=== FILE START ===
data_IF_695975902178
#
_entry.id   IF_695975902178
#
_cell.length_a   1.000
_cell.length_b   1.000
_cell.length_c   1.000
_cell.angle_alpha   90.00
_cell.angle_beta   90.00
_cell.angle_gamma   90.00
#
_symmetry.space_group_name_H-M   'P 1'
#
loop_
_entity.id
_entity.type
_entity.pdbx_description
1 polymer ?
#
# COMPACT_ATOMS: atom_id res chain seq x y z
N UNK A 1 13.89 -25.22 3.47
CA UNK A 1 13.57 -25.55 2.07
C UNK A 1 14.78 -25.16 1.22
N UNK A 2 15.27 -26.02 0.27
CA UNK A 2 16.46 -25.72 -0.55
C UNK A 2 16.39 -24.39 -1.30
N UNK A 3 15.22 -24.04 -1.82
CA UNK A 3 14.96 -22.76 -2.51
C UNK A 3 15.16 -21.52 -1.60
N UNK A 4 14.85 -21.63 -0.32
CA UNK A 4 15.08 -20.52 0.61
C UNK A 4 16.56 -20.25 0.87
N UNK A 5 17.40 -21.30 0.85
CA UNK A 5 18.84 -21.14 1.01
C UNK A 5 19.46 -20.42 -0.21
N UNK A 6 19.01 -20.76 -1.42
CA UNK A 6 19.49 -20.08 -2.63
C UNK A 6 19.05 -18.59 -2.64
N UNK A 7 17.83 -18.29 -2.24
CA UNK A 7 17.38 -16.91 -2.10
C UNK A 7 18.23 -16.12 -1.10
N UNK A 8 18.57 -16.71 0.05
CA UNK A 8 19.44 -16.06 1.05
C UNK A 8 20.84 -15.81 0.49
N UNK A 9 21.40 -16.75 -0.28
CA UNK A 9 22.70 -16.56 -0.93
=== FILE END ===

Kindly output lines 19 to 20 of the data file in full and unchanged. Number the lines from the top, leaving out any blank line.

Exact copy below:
#
# COMPACT_ATOMS: atom_id res chain seq x y z